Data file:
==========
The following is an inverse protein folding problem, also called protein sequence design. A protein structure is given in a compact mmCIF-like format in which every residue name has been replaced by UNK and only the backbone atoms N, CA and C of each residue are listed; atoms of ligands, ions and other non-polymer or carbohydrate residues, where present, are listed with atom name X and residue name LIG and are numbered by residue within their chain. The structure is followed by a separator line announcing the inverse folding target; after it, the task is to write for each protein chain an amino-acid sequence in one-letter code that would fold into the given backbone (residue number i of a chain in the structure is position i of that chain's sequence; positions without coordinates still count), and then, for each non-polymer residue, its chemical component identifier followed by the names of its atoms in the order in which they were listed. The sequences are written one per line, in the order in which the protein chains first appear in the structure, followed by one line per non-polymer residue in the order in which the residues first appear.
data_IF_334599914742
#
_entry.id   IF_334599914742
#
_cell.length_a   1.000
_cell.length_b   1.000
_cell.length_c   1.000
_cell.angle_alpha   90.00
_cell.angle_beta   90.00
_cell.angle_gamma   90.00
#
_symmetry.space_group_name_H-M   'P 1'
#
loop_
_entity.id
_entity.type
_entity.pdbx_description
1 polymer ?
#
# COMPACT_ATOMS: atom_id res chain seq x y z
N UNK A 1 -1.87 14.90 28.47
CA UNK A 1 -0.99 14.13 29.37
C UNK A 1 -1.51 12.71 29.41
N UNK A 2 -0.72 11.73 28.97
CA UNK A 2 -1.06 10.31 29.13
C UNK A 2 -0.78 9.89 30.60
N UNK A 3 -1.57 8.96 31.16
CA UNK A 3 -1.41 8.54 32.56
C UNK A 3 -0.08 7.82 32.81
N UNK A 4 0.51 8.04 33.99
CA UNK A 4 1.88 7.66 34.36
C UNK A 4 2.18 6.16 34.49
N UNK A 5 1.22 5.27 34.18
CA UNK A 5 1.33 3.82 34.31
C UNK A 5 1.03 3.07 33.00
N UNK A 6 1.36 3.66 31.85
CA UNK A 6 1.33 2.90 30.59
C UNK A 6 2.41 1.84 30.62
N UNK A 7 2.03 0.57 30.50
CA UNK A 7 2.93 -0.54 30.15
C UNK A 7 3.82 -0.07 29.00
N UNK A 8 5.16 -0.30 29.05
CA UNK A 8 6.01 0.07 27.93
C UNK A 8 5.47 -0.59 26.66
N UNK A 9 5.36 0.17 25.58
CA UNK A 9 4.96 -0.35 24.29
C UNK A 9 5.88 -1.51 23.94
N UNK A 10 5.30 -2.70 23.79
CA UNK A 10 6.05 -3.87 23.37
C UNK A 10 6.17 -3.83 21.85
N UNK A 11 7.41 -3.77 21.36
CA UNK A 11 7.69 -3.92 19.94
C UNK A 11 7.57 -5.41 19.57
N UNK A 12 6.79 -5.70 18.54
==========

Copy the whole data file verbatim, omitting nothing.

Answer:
The following is an inverse protein folding problem, also called protein sequence design. A protein structure is given in a compact mmCIF-like format in which every residue name has been replaced by UNK and only the backbone atoms N, CA and C of each residue are listed; atoms of ligands, ions and other non-polymer or carbohydrate residues, where present, are listed with atom name X and residue name LIG and are numbered by residue within their chain. The structure is followed by a separator line announcing the inverse folding target; after it, the task is to write for each protein chain an amino-acid sequence in one-letter code that would fold into the given backbone (residue number i of a chain in the structure is position i of that chain's sequence; positions without coordinates still count), and then, for each non-polymer residue, its chemical component identifier followed by the names of its atoms in the order in which they were listed. The sequences are written one per line, in the order in which the protein chains first appear in the structure, followed by one line per non-polymer residue in the order in which the residues first appear.
data_IF_334599914742
#
_entry.id   IF_334599914742
#
_cell.length_a   1.000
_cell.length_b   1.000
_cell.length_c   1.000
_cell.angle_alpha   90.00
_cell.angle_beta   90.00
_cell.angle_gamma   90.00
#
_symmetry.space_group_name_H-M   'P 1'
#
loop_
_entity.id
_entity.type
_entity.pdbx_description
1 polymer ?
#
# COMPACT_ATOMS: atom_id res chain seq x y z
N UNK A 1 -1.87 14.90 28.47
CA UNK A 1 -0.99 14.13 29.37
C UNK A 1 -1.51 12.71 29.41
N UNK A 2 -0.72 11.73 28.97
CA UNK A 2 -1.06 10.31 29.13
C UNK A 2 -0.78 9.89 30.60
N UNK A 3 -1.57 8.96 31.16
CA UNK A 3 -1.41 8.54 32.56
C UNK A 3 -0.08 7.82 32.81
N UNK A 4 0.51 8.04 33.99
CA UNK A 4 1.88 7.66 34.36
C UNK A 4 2.18 6.16 34.49
N UNK A 5 1.22 5.27 34.18
CA UNK A 5 1.33 3.82 34.31
C UNK A 5 1.03 3.07 33.00
N UNK A 6 1.36 3.66 31.85
CA UNK A 6 1.33 2.90 30.59
C UNK A 6 2.41 1.84 30.62
N UNK A 7 2.03 0.57 30.50
CA UNK A 7 2.93 -0.54 30.15
C UNK A 7 3.82 -0.07 29.00
N UNK A 8 5.16 -0.30 29.05
CA UNK A 8 6.01 0.07 27.93
C UNK A 8 5.47 -0.59 26.66
N UNK A 9 5.36 0.17 25.58
CA UNK A 9 4.96 -0.35 24.29
C UNK A 9 5.88 -1.51 23.94
N UNK A 10 5.30 -2.70 23.79
CA UNK A 10 6.05 -3.87 23.37
C UNK A 10 6.17 -3.83 21.85
N UNK A 11 7.41 -3.77 21.36
CA UNK A 11 7.69 -3.92 19.94
C UNK A 11 7.57 -5.41 19.57
N UNK A 12 6.79 -5.70 18.54